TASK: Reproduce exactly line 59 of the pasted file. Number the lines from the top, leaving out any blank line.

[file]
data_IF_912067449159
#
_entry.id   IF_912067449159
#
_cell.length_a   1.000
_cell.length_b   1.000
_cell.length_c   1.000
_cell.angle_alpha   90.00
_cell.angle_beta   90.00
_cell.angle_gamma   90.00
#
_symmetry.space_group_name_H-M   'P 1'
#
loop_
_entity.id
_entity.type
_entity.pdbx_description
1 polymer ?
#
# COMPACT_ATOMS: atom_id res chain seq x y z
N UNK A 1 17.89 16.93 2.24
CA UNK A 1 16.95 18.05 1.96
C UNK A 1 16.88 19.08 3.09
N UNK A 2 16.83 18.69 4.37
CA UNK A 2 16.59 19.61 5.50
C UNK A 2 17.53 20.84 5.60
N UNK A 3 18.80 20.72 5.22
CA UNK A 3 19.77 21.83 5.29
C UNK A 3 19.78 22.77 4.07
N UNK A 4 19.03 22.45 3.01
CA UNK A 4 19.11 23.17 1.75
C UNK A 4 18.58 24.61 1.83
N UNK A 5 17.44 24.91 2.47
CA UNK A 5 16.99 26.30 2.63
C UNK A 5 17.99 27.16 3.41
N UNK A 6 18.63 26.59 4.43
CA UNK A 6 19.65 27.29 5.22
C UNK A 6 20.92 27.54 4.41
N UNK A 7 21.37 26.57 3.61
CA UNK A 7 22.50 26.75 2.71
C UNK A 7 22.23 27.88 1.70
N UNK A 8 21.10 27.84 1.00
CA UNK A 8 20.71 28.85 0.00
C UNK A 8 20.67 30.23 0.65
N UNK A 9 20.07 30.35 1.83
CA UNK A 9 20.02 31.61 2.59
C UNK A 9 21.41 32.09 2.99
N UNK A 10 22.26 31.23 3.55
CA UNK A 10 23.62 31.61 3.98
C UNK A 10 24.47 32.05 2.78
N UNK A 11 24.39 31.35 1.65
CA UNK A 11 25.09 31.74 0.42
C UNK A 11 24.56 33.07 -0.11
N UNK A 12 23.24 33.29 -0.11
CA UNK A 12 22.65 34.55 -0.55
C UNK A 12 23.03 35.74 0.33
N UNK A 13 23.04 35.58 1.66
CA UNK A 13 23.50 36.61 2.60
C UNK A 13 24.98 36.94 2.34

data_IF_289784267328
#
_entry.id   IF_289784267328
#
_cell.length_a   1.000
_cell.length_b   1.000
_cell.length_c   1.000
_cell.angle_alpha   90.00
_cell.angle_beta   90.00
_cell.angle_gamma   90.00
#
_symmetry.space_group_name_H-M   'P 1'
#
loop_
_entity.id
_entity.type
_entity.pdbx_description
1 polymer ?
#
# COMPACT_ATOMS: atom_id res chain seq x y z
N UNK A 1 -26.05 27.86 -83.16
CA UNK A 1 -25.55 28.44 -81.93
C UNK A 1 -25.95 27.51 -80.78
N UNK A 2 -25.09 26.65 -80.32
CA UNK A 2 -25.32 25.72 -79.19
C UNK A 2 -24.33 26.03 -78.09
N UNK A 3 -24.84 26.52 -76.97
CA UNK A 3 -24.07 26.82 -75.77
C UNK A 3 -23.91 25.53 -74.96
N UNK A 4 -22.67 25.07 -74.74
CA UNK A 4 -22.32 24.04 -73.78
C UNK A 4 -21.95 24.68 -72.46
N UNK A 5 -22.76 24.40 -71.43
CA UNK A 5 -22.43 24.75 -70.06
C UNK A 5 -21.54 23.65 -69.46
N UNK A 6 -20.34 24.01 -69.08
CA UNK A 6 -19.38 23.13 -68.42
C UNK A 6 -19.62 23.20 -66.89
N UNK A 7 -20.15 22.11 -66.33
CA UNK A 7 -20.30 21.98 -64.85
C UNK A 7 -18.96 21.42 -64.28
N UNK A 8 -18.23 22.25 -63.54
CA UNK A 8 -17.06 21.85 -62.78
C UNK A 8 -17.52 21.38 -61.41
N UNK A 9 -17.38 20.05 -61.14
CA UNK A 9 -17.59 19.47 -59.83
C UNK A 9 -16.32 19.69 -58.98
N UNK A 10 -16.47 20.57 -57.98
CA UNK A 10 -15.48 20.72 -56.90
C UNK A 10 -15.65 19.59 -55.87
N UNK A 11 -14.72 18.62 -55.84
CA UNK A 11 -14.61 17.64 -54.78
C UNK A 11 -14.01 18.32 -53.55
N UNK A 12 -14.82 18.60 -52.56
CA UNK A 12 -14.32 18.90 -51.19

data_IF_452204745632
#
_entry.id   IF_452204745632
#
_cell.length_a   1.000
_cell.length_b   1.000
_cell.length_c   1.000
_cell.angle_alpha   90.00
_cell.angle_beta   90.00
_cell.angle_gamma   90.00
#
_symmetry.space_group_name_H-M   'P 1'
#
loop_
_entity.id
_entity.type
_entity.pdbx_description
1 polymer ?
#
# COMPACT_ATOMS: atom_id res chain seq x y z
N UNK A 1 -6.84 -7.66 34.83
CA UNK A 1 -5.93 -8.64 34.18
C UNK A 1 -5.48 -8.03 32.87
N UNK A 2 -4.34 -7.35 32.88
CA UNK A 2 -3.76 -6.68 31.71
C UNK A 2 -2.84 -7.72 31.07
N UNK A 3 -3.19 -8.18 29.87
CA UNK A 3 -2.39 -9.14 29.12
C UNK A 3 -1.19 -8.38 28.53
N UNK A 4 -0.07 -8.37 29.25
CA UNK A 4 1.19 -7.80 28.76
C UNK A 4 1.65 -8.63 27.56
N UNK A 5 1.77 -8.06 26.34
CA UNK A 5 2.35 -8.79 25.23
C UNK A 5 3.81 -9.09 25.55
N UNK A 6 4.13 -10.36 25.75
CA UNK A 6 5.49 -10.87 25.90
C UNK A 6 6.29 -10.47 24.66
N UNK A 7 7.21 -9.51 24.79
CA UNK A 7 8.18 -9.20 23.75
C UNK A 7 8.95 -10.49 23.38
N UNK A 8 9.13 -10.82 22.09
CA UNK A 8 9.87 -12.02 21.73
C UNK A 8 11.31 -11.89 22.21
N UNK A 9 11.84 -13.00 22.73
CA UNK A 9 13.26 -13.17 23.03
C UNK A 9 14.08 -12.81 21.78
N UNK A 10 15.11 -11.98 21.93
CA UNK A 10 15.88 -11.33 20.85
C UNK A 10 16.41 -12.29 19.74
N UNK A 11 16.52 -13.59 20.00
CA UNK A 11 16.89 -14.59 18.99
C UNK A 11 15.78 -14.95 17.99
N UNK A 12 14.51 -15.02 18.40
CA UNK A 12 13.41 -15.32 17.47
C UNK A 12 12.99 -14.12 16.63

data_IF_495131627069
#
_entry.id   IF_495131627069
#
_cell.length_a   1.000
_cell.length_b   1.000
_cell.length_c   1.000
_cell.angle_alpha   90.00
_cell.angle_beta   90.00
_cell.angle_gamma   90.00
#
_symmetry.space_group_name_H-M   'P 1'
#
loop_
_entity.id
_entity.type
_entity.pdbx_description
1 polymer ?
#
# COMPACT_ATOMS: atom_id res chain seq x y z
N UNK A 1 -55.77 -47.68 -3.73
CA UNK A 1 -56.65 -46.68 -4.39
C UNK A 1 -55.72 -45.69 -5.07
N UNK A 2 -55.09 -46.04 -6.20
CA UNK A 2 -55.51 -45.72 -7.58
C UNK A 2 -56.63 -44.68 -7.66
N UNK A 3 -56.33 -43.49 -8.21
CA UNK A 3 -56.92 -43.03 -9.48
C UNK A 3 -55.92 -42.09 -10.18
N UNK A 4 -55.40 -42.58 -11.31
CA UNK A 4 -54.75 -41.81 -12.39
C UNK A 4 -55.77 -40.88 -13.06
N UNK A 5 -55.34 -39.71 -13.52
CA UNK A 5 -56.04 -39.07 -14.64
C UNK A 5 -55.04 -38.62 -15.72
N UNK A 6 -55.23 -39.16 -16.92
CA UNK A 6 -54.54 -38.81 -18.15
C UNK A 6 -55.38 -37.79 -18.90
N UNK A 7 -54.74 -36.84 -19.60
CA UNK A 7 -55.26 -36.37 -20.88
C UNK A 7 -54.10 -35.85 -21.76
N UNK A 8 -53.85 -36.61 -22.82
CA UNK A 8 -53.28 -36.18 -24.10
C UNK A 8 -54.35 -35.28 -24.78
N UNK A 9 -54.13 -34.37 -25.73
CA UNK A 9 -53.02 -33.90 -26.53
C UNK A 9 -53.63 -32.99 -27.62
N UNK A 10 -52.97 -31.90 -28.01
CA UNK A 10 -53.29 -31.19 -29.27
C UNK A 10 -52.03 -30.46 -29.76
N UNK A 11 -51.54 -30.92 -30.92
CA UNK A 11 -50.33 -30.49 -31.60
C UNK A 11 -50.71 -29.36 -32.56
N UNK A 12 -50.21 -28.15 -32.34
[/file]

C UNK A 13 24.98 36.94 2.34